Adjectives – Comparatives and Superlatives
Using adjectives, comparatives and superlatives can be confusing sometimes. How do we know when to use the adjective, comparative or superlative? Hopefully, we can answer these questions in the information below.
How to use Comparatives
Comparatives are used when you have only 2 objects or people and one is different to the other. The difference might be the colour, size or length for example.
Noun (subject) + verb + comparative adjective + than + noun (object)
– My cat is smaller than my dog.
– My house is larger than hers.
– Your horse runs faster than Jim’s horse.
– The plane flew higher than the bird.
– Jim and Johnny are both my friends, but I like Jim better.
How to use Superlatives
Superlatives are used to compare the differences between somebody or something with the everything, in the whole group.
Noun (subject) + verb + the + superlative adjective + noun (object)
– My house is the largest on our street.
– This is the smallest box I have ever seen.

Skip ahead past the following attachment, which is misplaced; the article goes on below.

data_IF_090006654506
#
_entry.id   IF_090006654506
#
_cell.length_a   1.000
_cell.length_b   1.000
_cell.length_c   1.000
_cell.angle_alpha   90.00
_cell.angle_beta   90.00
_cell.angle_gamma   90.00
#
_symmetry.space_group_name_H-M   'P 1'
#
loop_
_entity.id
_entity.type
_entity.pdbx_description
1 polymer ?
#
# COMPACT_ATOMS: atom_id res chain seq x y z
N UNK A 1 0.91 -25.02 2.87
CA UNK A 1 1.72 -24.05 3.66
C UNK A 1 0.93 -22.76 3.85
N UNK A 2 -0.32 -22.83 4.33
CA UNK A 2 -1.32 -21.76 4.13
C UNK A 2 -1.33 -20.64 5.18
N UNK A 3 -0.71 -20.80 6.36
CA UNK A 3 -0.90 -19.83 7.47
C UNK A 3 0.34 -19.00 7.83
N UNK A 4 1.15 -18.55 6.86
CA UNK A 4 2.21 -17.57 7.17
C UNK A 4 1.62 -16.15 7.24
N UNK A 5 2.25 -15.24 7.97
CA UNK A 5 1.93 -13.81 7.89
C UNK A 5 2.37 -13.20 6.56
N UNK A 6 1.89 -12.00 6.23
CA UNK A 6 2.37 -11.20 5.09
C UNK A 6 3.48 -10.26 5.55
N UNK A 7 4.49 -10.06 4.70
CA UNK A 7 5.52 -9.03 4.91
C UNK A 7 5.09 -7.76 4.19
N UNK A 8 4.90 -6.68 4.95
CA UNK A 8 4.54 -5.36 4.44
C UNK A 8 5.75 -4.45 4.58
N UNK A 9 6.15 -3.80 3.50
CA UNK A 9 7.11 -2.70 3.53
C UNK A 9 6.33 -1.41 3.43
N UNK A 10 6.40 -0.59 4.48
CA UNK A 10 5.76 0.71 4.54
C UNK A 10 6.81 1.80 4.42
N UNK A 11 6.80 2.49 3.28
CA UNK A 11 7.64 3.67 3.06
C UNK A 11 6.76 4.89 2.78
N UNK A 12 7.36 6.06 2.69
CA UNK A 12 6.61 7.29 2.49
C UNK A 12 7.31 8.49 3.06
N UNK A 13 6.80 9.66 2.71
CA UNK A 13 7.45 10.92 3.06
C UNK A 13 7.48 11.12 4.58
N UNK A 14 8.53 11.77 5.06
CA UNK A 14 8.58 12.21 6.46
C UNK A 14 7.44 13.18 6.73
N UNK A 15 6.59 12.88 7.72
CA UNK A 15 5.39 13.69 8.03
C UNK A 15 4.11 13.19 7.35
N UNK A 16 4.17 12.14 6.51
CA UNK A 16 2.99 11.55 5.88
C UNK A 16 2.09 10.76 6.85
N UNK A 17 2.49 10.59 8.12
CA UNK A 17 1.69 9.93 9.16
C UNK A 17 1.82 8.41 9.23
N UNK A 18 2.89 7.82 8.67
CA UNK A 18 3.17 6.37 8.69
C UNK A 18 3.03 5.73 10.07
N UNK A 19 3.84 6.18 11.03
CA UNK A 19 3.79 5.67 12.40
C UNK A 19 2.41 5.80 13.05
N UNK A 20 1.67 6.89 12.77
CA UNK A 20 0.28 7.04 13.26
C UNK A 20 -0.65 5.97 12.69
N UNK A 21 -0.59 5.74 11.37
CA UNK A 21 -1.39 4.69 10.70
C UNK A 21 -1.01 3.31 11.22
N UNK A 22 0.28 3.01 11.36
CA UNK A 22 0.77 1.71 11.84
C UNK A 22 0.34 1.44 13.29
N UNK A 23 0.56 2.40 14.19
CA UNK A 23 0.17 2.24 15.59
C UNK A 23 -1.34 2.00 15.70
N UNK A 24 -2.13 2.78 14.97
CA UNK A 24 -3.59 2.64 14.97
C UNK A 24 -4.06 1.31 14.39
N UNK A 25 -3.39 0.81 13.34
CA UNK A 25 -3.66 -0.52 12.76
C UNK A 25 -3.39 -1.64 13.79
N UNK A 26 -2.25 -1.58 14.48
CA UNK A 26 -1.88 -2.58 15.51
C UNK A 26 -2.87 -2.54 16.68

– She is the happiest person I know.
– He is the tallest person in this classroom.
1 SYLLABLE ADJECTIVES
-We add -er for the comparative and -est for the superlative. If the adjective has a consonant + single vowel + consonant spelling e.g. big, the final consonant must be doubled before adding -er or -est.
Cheap – Cheaper – Cheapest
Small – Smaller – Smallest
Big – Bigger – Biggest
Hot – Hotter – Hottest
2 OR MORE SYLLABLE ADJECTIVES
-We generally use more…than to make comparatives and the most to make superlatives.
Polite – more polite than – the most polite
Careful – more careful than – the most careful
Expensive – more expensive than – the most expensive
Boring – more boring than – the most boring
ADJECTIVES WITH –Y
-If an adjective ends in a -y we change it to an –i
Dry – Drier – Driest
Funny – Funnier – Funniest
Early – Earlier – Earliest
Heavy – Heavier – Heaviest
-There are some adjectives that don’t use the rules above.
Good – Better – Best
Bad – Worse – Worst
Far – Further – Furthest
Little – Less – Least